April 2017 Digital Edition
March 2017 Digital Edition
Feb. 2017 Digital Edition
January 2017 Digital Edition
Nov/Dec 2016 Digital Edition
Oct 2016 Digital Edition
Nearly 200,000 evacuated in California as damaged spillways prompt flood fears
By Steve Bittenbender
Editor, Government Security News
Nearly 200,000 Californians received an emergency evacuation order Sunday evening as a spillway connected to a dam in the northern part of the state threatens to give way.
The Butte County Sheriff’s office issued an emergency order Sunday night calling for people in low-lying areas near Lake Oroville to leave the area immediately. The lake, created by the Oroville Dam, is approximately 75 miles north of Sacramento, the state’s capital.
“This in NOT A Drill. This in NOT A Drill. This in NOT A Drill,” the sheriff’s office posted on its Facebook page.
Residents in nearby Yuba and Sutter counties faced an evacuation order as well.
During the first six weeks of the year, three massive storms hit Northern California. The rainfall connected to those storms flooded the area and caused Lake Oroville to reach capacity. To relieve pressure on the dam, state officials opened the spillway.
Last week, the main spillway showed signs of erosion. That prompted officials to open the emergency spillway on Saturday. However, before the weekend ended, state officials realized the emergency spillway was threatening to fail. Its failure would create flooding problems for nearby Oroville and other surrounding communities.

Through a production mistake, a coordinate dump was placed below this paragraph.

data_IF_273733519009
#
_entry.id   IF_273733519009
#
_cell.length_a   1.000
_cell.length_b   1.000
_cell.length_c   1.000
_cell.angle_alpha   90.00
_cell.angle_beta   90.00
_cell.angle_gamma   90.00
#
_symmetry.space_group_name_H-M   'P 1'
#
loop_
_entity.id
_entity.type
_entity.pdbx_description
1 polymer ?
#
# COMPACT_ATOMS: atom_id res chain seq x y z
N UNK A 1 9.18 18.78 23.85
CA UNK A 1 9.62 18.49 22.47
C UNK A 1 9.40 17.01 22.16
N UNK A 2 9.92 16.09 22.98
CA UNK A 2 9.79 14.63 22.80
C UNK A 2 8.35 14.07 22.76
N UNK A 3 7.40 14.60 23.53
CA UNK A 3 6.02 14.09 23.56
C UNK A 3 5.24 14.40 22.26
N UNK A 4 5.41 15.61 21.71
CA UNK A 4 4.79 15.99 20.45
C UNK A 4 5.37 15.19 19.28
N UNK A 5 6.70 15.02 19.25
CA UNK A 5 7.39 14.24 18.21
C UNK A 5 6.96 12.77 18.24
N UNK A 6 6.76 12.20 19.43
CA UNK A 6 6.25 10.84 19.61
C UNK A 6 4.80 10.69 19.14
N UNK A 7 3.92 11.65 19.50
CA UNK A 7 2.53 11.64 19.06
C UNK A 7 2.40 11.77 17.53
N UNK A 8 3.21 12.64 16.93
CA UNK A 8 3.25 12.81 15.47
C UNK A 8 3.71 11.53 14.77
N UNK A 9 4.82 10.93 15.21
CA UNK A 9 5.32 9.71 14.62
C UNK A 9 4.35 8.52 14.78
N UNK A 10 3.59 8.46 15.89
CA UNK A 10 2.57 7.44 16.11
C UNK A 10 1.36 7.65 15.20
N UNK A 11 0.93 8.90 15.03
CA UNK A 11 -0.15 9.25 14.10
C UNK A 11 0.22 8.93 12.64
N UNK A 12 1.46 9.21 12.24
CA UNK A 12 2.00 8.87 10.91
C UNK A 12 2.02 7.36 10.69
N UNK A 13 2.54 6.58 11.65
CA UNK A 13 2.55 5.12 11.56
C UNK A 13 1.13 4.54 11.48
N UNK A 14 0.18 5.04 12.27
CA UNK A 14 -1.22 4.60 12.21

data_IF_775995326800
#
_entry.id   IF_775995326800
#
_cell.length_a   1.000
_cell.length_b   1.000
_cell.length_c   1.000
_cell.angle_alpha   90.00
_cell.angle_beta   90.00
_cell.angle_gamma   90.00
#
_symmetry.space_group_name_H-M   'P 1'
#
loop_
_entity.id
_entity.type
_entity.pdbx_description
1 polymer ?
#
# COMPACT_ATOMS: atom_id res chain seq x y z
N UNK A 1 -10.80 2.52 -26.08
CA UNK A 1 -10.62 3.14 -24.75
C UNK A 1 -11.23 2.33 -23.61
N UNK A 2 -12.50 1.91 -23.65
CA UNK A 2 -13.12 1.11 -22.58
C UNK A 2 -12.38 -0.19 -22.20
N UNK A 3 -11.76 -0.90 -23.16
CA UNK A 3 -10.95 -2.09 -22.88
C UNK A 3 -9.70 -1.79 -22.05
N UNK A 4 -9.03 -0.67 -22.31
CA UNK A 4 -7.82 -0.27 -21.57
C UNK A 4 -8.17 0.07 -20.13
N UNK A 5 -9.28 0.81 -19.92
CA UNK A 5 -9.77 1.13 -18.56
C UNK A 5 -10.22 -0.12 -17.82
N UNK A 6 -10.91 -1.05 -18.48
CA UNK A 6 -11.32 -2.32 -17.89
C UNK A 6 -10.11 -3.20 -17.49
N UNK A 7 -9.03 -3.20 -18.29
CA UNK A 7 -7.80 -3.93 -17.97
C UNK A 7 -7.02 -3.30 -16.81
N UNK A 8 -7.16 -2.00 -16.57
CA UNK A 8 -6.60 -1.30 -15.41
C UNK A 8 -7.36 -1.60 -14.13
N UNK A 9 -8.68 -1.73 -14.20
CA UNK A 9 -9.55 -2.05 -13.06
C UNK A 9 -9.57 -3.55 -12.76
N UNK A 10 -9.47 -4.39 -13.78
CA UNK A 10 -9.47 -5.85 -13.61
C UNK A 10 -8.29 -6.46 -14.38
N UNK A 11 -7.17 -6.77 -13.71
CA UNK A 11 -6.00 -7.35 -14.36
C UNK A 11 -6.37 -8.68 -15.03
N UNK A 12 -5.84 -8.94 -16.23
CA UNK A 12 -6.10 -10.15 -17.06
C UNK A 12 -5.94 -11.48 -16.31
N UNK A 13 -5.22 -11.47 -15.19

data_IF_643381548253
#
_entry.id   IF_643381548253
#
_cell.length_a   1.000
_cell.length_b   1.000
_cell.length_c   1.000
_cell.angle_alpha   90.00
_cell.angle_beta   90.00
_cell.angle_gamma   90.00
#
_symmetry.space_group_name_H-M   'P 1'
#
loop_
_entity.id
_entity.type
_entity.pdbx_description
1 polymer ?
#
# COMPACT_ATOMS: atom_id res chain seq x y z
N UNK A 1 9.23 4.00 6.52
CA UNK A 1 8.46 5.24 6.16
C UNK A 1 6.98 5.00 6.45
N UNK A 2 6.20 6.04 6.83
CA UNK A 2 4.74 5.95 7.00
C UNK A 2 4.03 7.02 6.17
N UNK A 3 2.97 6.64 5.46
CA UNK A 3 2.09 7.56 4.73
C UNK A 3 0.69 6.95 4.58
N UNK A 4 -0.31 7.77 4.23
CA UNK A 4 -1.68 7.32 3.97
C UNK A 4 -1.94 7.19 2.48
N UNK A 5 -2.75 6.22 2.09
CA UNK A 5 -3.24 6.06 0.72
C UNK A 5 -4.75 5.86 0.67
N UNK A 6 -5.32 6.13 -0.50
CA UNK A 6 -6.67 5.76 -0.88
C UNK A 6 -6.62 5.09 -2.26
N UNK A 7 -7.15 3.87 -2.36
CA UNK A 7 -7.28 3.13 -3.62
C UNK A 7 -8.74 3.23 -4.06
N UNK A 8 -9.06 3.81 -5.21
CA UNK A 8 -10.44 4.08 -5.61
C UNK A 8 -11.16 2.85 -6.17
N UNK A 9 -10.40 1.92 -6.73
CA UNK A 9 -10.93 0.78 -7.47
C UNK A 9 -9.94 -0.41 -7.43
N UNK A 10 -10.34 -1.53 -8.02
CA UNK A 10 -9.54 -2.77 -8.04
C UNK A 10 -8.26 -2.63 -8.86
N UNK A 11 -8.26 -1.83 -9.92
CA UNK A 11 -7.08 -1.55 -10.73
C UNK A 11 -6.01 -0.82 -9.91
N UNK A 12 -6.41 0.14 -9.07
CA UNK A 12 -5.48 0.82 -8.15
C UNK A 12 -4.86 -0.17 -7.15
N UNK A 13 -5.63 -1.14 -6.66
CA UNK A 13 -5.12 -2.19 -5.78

Gov. Jerry Brown activated the State Operations Center at Sacramento Mather Airport, which is coordinating activities with local, state and federal officials both in Oroville and elsewhere.
“I’ve been in close contact with emergency personnel managing the situation in Oroville throughout the weekend and it’s clear the circumstances are complex and rapidly changing,” Brown said. “I want to thank local and state law enforcement for leading evacuation efforts and doing their part to keep residents safe. The state is directing all necessary personnel and resources to deal with this very serious situation.”
In a press conference Sunday evening, Kevin Lawson, an incident commander with CAL FIRE, said officials increased the release through the main spillway up to 100,000 cubic feet of water per second. That allowed them to close the emergency spillway, as erosion was taking place from the water flowing over its top.
However, both the main and emergency spillways received damage, which officials need to repair in order to release pressure on the dam.
“If that is not addressed and we don’t take care of that and mitigate it properly, essentially what we’re looking at is approximately a 30-foot wall of water that would be coming out of the lake,” Lawson said.
Officials hope to reduce the lake’s level of water by 50 feet.
Butte County Sheriff Kory Honea said that an emergency evacuation in the magnitude of this one, which required 188,000 people to leave their homes and workplaces on short notice, can lead to chaos. However, he noted that there were no signs of looting going on in the county and other communities under the order to leave.
“Based on the reports that I’ve been receiving to this point things have been going fairly well,” he said.
Standing at 770 feet, the Oroville Dam is the tallest in the United States. Lake Oroville is the state’s second-largest man-made lake.
Built by the state over a seven-year period, the dam opened in May 1968. It generates electricity and provides water supplies to both the San Joaquin Valley and parts of coastal Southern California.